The district court may appoint counsel for a Title VII plaintiff in such circumstances as the court deems just. 42 U.S.C. § 2000e-5(f) (1). The district court must assess (1) the plaintiff's financial condition, (2) the plaintiff's efforts to secure counsel, and (3) whether the plaintiff's claims have merit. Bradshaw, 662 F.2d at 1318. Although Mavy appears to have made some effort to obtain counsel and has shown she lacks the financial resources to do so, she has not made a sufficient showing as to the merits of her claims. Mavy's poorly supported allegations of reprisal previously rejected by the trier of fact based on credibility findings and her conclusory allegations of fraud and conspiracy by the Equal Employment Opportunity Commission hearing examiners and court reporters do not suffice to state a meritorious Title VII or ADEA claim. Therefore, the district court did not abuse its discretion by denying Mavy's motion for appointment of counsel. See id.
Disqualification of the District Judge
Mavy argues the district judge should have recused himself pursuant to 28 U.S.C. § 144 because he had a personal bias against her and in favor of the defendant. Mavy based her motion at the district court on assertions that the district judge had previously ruled adversely to her in the instant case because of personal bias and that this bias was evidenced in his treatment of her in his courtroom. We review for abuse of discretion the denial of a recusal motion. Sewer Alert Comm. v. Pierce County, 791 F.2d 796, 798 (9th Cir. 1986).
A motion for recusal of a judge pursuant to 28 U.S.C. § 144 will be granted only upon a showing of bias or prejudice from an extrajudicial source. Toth v. Trans World Airlines, Inc., 862 F.2d 1381, 1388 (9th Cir. 1988). The judge against whom the motion for recusal is filed may determine the legal sufficiency of the affidavit. United States v. Studley, 783 F.2d 934, 939 (9th Cir. 1986). Here, Mavy's allegations of bias were not extrajudicial because they involved the district judge's performance while presiding over her case and thus could not provide a basis for recusal. See Id., 783 F.2d at 939. Therefore, the district judge did not abuse his discretion by denying Mavy's recusal motion.2 See id.
The panel unanimously finds this case suitable for decision without oral argument. Fed. R. App. P. 34(a); 9th Cir.R. 34-4
This disposition is not appropriate for publication and may not be cited to or by the courts of this circuit except as provided by 9th Cir.R. 36-3
The procedural history of this case is long and complex. The lead case, D.C. No. 86-0139, was filed January 30, 1986. In September, 1986, Mavy filed two related actions, D.C. Nos. 86-1121 and 86-1361, arising out of the same events and against the same defendants. Case No. 86-1361 was dismissed as superfluous or, alternatively, time barred, and Nos. 86-0139 and 86-1121 were consolidated for trial. Over three years elapsed between the time the lead case was filed and July 7, 1989, the date on which the district court dismissed for failure to prosecute. During that time, the district court granted Mavy five continuances, on grounds ranging from extra time needed to prepare to incompetence due to ill health to alleged death threats interfering with her preparation of her case. Mavy failed to comply with district court orders establishing a time schedule for filing her witness disclosure list and contributing to the joint pretrial statement. Following the granting of the fifth continuance on October 14, 1988, the district court scheduled a June 12, 1989 trial date and informed Mavy that no further requests for continuance would be entertained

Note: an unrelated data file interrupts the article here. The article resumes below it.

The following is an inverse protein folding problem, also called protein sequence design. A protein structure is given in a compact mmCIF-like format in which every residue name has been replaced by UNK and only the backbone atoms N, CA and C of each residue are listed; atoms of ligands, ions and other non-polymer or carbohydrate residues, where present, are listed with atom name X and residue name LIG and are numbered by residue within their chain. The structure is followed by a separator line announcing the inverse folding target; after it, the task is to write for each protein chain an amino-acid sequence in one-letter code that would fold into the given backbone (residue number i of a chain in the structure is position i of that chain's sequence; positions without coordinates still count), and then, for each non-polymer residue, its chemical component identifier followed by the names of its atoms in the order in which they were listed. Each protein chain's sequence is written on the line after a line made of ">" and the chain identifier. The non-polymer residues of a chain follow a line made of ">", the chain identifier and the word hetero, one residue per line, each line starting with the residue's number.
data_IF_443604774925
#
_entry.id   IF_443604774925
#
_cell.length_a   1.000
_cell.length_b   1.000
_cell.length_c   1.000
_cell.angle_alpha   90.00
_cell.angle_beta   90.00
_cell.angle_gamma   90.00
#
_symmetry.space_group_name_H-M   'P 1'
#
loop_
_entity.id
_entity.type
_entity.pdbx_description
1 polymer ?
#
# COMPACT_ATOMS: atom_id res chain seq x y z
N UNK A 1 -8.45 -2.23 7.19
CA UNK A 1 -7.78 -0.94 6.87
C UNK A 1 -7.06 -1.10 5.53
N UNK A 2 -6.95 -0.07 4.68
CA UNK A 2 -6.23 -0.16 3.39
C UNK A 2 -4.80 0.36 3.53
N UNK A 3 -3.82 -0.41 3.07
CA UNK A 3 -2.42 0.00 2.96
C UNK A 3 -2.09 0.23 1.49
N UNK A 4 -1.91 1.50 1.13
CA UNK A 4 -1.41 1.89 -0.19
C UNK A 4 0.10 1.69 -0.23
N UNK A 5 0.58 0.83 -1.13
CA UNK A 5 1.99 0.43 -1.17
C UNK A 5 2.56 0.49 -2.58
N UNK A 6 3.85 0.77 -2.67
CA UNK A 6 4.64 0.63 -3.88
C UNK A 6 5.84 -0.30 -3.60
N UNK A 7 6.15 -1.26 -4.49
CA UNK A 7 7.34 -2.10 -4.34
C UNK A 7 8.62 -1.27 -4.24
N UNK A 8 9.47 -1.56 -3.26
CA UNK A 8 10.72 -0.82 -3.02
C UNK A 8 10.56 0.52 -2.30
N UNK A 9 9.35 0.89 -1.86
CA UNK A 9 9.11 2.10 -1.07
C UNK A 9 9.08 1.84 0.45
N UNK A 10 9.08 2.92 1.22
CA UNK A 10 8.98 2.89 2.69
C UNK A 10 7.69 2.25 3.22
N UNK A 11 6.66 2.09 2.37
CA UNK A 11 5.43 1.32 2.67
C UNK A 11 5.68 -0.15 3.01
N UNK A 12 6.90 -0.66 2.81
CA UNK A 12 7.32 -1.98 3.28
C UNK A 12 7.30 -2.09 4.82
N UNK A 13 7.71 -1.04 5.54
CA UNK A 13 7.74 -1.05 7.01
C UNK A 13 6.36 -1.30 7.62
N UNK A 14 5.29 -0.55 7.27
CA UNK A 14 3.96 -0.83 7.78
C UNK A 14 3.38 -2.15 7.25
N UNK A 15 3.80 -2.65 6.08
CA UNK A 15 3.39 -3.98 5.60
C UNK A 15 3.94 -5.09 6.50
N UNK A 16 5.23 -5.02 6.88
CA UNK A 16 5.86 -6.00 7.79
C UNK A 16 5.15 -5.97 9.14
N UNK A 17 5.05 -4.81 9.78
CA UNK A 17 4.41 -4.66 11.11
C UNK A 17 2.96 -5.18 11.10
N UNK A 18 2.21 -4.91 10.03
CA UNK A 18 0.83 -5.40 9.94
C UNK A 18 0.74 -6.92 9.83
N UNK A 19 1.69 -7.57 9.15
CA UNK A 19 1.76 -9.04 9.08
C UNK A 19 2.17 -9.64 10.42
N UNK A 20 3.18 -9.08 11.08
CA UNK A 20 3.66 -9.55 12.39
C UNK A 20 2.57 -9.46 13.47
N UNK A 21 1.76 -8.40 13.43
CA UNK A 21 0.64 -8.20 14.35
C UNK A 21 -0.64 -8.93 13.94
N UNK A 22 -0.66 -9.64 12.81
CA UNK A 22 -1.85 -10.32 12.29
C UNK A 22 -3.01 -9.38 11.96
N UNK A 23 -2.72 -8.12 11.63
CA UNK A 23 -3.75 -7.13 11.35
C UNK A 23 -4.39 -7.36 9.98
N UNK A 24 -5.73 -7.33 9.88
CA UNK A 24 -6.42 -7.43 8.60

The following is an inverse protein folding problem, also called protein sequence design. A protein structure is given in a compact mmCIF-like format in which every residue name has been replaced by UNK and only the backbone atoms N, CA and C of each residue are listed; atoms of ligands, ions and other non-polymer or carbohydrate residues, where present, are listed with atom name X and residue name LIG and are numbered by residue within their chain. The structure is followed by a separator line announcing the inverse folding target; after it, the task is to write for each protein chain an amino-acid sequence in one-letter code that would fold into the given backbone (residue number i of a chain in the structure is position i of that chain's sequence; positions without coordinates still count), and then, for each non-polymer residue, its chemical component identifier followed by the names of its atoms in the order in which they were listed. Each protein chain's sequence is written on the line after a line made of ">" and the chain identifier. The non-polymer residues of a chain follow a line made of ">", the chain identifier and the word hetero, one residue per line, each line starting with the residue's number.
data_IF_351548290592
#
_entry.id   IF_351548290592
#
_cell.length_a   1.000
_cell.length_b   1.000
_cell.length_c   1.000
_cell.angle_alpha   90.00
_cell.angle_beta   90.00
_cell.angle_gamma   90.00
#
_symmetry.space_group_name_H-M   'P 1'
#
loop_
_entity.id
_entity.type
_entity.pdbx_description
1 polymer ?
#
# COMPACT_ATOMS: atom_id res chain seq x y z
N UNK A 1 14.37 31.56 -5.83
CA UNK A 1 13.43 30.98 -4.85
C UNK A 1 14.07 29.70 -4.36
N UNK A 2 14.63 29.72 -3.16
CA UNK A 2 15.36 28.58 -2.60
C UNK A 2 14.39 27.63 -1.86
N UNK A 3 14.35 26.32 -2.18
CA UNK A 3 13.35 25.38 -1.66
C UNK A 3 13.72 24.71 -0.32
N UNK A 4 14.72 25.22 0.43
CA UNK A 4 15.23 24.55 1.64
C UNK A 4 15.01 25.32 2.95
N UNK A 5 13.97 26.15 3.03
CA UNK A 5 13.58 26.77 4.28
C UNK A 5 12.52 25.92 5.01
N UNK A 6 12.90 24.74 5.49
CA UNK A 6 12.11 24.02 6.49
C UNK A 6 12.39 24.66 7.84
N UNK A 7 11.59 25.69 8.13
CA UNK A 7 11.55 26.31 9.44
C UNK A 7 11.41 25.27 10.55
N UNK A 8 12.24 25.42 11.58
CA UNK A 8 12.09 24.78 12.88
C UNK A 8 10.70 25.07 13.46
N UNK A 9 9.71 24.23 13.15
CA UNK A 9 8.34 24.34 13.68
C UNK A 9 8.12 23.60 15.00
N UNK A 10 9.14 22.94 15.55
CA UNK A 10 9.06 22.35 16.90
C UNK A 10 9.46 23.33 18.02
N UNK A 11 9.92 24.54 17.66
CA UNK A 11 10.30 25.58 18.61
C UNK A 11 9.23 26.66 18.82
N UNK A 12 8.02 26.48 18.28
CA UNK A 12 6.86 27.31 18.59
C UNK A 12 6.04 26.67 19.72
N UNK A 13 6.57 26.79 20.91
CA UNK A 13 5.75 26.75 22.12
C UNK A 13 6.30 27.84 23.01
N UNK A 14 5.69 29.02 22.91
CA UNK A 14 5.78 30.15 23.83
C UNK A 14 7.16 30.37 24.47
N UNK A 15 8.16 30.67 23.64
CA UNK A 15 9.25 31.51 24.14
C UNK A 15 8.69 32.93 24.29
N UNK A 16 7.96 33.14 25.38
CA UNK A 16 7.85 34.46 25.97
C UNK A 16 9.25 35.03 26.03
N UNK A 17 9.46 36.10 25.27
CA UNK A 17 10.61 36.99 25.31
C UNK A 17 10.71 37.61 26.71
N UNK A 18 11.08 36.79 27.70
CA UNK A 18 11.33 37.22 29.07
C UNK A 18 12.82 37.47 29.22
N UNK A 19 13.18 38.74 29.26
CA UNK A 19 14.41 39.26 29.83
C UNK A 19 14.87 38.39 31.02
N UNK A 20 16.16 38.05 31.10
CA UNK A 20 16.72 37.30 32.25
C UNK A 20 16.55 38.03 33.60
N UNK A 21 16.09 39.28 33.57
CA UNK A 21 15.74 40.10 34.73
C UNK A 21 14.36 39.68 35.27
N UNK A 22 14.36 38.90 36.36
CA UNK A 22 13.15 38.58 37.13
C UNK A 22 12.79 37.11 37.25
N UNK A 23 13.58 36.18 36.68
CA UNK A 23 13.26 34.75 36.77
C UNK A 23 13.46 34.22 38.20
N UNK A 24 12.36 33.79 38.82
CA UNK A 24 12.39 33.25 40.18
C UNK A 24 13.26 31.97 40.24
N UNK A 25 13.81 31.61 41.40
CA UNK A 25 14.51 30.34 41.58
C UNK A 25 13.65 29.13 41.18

On May 5, 1989, the court confirmed the trial date and gave all parties seven days in which to object. On May 15, 1989, Mavy requested a one-year continuance, repeating her assertion that she was incompetent to proceed to trial due to ill health and attaching a copy of a psychiatrist's opinion in support of that claim. On May 26, 1989, Mavy filed an additional request for a 90 day continuance in order to allow potential counsel an opportunity to review the file. Defendants filed a request for dismissal for lack of prosecution or, alternatively, for adjudication on the administrative record. June 6, 1989, the district court issued an order to show cause why Mavy's complaint should not be dismissed because of her dilatory conduct and vacated the trial date. On July 24, 1989, the district court dismissed the action.
Mavy's unsubstantiated contention on appeal that the district judge was biased because he had at one time been employed by the defendant at the Sacramento Army Depot, the same location at which Mavy was employed when her grievances arose, was not timely raised. She fails, moreover, to show exceptional circumstances why we should consider for the first time on appeal whether the district judge should have recused himself under 28 U.S.C. § 455. See Weiss v. Sheet Metal Wkrs. Local No. 544 Pension Tr., 719 F.2d 302, 304 (9th Cir. 1983), cert. denied, 466 U.S. 972 (1984)